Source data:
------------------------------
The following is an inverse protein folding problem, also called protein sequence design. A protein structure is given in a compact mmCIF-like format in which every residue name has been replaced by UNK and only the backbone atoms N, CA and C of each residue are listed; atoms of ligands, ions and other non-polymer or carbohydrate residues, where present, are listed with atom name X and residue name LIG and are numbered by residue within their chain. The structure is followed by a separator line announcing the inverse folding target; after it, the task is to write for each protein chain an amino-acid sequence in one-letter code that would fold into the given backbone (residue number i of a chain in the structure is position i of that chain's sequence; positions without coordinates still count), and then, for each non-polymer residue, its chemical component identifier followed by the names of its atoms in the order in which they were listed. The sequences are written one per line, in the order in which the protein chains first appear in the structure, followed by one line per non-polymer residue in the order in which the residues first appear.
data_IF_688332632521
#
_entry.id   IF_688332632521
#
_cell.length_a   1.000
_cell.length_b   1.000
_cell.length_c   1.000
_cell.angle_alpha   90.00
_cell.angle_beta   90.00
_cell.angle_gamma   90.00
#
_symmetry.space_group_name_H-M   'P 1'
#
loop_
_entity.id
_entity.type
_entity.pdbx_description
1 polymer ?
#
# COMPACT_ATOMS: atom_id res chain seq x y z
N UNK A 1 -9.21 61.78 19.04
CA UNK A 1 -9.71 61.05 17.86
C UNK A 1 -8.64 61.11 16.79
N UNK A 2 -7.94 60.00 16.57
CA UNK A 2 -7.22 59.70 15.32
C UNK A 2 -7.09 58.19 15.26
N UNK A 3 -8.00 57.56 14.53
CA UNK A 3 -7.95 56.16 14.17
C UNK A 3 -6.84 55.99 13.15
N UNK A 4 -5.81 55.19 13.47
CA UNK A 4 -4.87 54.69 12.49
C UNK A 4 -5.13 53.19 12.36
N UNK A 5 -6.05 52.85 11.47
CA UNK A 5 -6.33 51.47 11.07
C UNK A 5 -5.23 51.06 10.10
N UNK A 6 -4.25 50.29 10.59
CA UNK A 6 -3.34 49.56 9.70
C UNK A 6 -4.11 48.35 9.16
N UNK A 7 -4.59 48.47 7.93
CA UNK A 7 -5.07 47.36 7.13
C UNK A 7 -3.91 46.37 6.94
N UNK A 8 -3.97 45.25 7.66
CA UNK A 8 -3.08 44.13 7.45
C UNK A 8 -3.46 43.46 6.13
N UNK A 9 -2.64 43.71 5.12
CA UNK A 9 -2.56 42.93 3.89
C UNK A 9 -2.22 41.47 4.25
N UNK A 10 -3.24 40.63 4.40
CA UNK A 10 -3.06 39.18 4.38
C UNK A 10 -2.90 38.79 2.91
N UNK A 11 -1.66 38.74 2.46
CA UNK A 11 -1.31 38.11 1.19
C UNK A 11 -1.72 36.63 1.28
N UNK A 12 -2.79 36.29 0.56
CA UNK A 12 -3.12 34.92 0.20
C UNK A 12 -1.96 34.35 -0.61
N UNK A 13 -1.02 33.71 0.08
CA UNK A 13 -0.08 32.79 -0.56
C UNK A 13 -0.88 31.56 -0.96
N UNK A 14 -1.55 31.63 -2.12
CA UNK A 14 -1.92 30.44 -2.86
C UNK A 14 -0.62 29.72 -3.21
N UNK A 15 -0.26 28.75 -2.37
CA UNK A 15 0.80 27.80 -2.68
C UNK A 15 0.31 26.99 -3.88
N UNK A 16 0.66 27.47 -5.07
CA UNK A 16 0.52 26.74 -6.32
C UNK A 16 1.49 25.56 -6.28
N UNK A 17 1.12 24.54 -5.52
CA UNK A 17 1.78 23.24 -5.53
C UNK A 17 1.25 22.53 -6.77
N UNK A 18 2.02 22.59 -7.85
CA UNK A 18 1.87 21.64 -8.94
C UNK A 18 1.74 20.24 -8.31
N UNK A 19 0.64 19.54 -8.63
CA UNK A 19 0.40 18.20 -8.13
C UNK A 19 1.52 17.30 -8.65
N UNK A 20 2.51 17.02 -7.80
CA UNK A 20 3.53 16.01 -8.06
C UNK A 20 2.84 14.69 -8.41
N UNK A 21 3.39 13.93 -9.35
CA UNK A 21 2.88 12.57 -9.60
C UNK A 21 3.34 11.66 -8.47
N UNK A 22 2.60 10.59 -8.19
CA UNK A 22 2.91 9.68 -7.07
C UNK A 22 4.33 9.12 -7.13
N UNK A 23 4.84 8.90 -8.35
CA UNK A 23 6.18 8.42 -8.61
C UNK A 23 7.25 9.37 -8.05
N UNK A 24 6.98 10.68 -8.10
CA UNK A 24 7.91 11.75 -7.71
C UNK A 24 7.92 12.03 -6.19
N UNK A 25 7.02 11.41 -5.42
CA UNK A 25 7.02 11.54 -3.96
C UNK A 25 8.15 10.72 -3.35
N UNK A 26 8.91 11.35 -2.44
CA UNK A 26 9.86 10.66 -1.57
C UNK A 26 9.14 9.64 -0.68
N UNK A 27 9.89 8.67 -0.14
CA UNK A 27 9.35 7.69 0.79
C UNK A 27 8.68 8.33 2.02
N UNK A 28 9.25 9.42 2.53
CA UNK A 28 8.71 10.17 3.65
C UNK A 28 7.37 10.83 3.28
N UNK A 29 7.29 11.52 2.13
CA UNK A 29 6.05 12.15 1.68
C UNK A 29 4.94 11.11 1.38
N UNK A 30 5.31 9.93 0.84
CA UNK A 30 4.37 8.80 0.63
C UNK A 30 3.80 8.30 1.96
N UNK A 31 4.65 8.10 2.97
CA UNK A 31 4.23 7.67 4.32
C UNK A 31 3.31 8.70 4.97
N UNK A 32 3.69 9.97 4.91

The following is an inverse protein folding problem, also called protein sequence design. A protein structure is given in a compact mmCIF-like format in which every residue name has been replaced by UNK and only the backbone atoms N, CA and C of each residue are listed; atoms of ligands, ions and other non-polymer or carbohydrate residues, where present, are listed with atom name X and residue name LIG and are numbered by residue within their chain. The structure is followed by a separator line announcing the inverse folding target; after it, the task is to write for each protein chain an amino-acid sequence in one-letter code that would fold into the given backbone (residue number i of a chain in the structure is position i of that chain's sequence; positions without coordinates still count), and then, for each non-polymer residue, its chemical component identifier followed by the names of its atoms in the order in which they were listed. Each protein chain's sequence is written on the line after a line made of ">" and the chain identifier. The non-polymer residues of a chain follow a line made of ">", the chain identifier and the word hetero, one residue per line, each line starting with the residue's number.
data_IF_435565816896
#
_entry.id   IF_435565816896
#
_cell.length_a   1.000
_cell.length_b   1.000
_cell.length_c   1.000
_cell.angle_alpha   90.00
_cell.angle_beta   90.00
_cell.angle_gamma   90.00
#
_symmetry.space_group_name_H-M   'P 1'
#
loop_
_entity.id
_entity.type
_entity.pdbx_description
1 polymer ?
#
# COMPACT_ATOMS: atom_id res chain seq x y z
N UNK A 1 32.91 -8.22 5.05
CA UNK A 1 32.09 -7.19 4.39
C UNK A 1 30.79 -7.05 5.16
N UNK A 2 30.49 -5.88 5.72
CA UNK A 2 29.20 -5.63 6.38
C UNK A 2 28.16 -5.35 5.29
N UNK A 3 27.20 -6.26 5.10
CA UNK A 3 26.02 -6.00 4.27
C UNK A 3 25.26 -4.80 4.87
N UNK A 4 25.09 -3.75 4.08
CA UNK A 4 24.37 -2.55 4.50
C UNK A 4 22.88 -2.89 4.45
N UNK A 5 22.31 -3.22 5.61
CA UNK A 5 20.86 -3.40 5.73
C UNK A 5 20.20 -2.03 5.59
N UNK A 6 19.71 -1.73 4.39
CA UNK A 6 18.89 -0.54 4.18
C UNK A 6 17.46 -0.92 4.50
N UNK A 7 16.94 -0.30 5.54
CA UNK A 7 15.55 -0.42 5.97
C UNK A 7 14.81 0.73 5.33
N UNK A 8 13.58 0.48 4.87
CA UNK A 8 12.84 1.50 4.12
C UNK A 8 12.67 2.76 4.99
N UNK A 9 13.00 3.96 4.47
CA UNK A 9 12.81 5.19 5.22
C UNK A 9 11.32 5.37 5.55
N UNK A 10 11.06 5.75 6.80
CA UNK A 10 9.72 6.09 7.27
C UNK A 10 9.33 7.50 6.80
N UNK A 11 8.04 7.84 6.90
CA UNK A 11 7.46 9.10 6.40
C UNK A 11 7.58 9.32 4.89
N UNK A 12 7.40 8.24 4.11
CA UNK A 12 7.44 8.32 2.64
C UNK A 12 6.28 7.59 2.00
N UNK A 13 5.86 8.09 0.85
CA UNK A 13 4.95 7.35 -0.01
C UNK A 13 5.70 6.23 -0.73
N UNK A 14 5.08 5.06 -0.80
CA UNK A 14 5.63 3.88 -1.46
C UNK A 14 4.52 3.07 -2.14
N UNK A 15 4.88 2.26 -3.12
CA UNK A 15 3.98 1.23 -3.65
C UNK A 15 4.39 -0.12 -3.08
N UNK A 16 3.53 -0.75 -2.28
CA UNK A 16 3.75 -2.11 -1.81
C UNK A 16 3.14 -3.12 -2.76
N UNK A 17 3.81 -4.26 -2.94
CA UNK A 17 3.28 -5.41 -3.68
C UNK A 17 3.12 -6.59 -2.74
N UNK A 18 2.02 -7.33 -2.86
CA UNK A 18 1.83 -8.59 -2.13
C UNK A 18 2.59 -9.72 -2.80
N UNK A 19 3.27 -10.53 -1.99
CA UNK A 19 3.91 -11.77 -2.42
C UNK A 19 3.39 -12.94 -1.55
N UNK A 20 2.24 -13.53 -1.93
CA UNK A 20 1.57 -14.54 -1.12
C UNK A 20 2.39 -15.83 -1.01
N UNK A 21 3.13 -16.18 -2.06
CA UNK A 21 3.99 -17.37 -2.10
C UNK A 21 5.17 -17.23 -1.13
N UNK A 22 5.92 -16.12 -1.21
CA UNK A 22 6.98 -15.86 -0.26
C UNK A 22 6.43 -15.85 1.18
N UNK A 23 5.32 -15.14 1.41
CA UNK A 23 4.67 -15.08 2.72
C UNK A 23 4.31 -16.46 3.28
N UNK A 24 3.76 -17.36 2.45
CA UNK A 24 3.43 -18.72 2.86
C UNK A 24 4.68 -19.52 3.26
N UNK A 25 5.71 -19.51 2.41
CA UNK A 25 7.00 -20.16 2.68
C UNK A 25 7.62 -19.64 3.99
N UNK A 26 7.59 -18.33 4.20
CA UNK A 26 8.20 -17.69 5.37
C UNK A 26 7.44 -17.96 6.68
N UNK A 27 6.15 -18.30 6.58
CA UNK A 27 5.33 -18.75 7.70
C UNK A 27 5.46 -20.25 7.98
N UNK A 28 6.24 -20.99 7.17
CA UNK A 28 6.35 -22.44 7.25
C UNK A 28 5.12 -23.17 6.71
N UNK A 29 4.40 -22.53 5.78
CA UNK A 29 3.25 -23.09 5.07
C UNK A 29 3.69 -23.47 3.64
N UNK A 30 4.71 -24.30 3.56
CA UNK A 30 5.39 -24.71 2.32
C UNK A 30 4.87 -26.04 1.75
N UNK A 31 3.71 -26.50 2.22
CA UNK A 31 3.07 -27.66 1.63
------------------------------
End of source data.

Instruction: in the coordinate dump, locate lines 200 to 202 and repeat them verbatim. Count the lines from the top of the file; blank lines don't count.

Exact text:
N UNK A 22 5.92 -16.12 -1.21
CA UNK A 22 6.98 -15.86 -0.26
C UNK A 22 6.43 -15.85 1.18